SIR 2019 offers all attendees a chance to learn and grow through its complete catalog of scientific, workshop and other educational sessions, but the annual meeting also gives the hundreds of session faculty and coordinators the opportunity to strengthen their presentation skills–helping to ensure a healthy pool of presenters for future meetings.
When SIR 2019 Scientific Program Chair Nadine Abi-Jaoudeh, MD, FSIR, joined the 2019 Annual Meeting Committee, she wanted to find ways to highlight the work of junior faculty and increase the visibility of women and underrepresented minorities in IR research.
SIR 2019 will help that goal by pairing junior faculty with senior faculty to moderate sessions. For most sessions, an experienced faculty member with years of presenting and moderating experience will share the podium with a younger faculty member. Junior faculty were selected based on their areas of expertise and publishing background.
The idea is for the more experienced faculty to help train their counterparts who haven’t led sessions, improving their comfort at the podium. Dr. Abi-Jaoudeh said that this blending of junior and senior faculty will improve this year’s sessions.
“Junior faculty can have a fresh perspective and bring a fresh set of eyes, but the senior faculty bringing their experience is so important because they did a lot to get to where they are,” she said. “Combining those perspectives will help bring the sessions even more to life.”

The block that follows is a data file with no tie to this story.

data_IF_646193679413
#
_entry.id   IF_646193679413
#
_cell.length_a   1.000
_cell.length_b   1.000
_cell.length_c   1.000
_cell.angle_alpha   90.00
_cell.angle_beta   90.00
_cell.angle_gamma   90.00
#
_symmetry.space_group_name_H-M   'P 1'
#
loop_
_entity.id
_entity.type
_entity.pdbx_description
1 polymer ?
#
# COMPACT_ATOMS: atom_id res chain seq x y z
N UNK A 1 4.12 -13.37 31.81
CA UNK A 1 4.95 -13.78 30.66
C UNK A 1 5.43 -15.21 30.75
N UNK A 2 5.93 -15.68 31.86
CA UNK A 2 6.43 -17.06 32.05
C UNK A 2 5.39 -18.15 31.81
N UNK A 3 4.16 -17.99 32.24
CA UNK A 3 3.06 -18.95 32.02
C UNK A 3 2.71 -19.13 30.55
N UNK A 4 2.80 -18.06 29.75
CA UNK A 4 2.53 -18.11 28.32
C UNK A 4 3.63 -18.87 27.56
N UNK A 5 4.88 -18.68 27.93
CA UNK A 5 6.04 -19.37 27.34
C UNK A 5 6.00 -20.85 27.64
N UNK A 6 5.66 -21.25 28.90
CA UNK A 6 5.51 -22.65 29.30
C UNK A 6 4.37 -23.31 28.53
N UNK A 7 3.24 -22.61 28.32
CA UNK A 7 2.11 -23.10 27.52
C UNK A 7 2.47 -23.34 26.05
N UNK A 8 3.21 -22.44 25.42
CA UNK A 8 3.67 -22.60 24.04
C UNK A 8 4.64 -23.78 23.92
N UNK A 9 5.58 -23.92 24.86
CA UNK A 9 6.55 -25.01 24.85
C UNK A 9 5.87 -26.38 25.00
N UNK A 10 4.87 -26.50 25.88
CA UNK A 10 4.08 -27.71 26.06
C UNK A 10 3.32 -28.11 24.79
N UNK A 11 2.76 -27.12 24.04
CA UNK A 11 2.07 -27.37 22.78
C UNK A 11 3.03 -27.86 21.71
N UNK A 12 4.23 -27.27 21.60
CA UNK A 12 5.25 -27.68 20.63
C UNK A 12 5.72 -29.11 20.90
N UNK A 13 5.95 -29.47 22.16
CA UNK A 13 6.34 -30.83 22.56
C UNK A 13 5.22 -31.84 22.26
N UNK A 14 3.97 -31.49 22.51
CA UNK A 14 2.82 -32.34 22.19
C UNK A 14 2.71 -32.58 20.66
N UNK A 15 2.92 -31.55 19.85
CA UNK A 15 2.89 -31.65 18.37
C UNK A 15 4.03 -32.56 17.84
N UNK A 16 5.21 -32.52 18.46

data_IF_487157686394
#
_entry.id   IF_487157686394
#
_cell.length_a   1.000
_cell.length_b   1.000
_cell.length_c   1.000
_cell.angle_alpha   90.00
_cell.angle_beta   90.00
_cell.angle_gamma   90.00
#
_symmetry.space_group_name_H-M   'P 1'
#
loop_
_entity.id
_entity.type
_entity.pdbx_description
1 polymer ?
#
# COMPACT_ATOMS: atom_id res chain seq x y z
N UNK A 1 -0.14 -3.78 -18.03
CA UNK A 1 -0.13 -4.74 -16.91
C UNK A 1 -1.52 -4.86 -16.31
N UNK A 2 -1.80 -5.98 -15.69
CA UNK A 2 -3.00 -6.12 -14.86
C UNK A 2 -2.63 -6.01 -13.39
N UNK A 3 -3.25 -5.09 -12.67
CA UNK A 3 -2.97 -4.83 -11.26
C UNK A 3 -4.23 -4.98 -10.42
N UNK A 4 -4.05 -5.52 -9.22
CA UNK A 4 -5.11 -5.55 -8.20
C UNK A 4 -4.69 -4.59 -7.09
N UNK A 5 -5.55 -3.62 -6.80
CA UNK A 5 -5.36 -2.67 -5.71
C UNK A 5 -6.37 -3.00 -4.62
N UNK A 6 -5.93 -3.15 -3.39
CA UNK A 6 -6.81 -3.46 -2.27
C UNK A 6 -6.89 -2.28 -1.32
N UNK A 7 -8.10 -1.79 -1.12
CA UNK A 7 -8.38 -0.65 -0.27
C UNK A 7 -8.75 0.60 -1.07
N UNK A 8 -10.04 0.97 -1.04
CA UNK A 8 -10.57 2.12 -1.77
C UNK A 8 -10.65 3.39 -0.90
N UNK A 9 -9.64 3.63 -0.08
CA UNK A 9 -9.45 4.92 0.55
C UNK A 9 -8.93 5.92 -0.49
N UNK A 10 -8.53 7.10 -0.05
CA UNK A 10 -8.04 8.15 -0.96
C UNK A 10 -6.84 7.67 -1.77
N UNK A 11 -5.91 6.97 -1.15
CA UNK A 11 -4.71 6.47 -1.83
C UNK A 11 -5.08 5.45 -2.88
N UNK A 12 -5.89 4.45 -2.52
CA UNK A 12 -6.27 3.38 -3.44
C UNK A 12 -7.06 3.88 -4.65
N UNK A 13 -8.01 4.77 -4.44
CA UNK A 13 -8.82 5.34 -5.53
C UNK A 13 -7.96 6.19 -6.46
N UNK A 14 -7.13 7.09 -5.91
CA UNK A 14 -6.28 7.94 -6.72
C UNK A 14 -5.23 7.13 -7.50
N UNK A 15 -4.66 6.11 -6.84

Dr. Abi-Jaoudeh said that the 2019 Annual Meeting Committee reviewed over 1,600 abstracts this year. About 400 of those were accepted for oral presentations during the annual meeting, with over 400 to be displayed as posters.
All abstracts went through a blinded peer review based on the worthiness of the science, the strength of the methods used, whether the results correspond with those methods, and whether the conclusion is based on the results and methods.
“The submissions we received were so innovative, including embolization for musculoskeletal disorders—not just for the knee, but elbows, as well,” Dr. Abi-Jaoudeh said. “There’s a lot of interventional oncology—that was kind of predominant. We also noticed an enhanced focus on pathophysiology and basic sciences of disease mechanisms, which was extremely interesting and welcome. There also was a trend to publish on combination therapies.”
Annual meeting attendees will note that the Meet the Expert sessions have a new name—SIR Connect Live—with an emphasis on increased audience participation, and that Case-based Workshops are now Angio Clubs, changes that take these sessions back to their roots: small groups in small rooms discussing specific cases or situations.
Through the years, the sessions grew and turned more didactic and lecture-driven, with upwards of 60 people in a room. This year, expect a setting more conducive to questions and discussion.
“We wanted to revert back to the way it was when it was started, similar to an angio club, where you sit down with an expert and have the chance to say, ‘This is what happened. How would you do this?’” Dr. Abi-Jaoudeh said.